The International Labor Organization estimates in its 2006 report that the number of working children between 5 and 17 years of age in the world is about 218 million children in 2004. Asian and Pacific countries are considered among the countries where child labor is most prevalent, with about 122 million working children, followed by the African Sub-Saharan region, with 49.3 million, Latin America and the Caribbean with 5.7 million working children. Children working in agriculture represent 69% of child labor, against 9% only in industry.

The number of children practicing the "worst form of child labor" is estimated by the International Labor Organization sources at 8.4 million. These children work in very difficult conditions, whereby they are compelled to be under debt or other forms of slavery, or indulge in prostitution or profanity, or to participate in armed conflicts or other illegitimate activities.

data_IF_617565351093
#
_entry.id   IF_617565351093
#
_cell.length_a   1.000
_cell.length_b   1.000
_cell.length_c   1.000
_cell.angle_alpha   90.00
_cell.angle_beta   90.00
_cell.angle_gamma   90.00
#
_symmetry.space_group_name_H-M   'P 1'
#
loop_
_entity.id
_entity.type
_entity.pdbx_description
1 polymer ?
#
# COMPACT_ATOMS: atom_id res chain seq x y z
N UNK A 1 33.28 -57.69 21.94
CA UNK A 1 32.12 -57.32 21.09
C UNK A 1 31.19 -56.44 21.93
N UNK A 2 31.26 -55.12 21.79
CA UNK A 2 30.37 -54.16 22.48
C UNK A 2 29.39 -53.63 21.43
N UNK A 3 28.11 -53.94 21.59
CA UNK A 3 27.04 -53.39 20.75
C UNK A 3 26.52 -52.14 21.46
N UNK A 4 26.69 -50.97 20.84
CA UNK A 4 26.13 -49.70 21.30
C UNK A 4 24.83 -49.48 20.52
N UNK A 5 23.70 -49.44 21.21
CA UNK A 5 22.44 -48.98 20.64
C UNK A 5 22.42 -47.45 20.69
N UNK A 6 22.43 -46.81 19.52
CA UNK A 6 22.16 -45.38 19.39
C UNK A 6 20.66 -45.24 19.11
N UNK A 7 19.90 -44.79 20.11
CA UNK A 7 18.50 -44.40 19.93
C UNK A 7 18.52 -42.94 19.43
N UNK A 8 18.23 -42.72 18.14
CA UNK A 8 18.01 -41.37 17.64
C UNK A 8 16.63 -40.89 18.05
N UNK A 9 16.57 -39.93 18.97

International Child Labor Agreements which were Ratified by the Government of Jordan

Jordan was among the first countries to sign agreements related to human and child rights, and ILO agreements number 138 and 182 on the minimum age for work, and the prohibition of the worst form of child labor and the immediate measures to eradicate it, which is among the basic eight agreements of the ILO. Since ratification, the government has worked hardly to activate these agreements and the implementionon ground.




  • Jordan Ratified the Arab Agreement Number One in 1970

Arab Work Agreement Number One for the Year 1966 regarding work levels.

The Agreement stipulates the following:



  • Article 57: Each country's legislation shall set the fields of work where children from both sexes are not permitted to work in before reaching12 years of age. Children may not be employed in industrial jobs before the age of 15, except for those who are apprentices.

  • Article 58: Minors below the age of 17 may not be employed in dangerous or hazardous industries specified by legislations, decisions or codes in each country.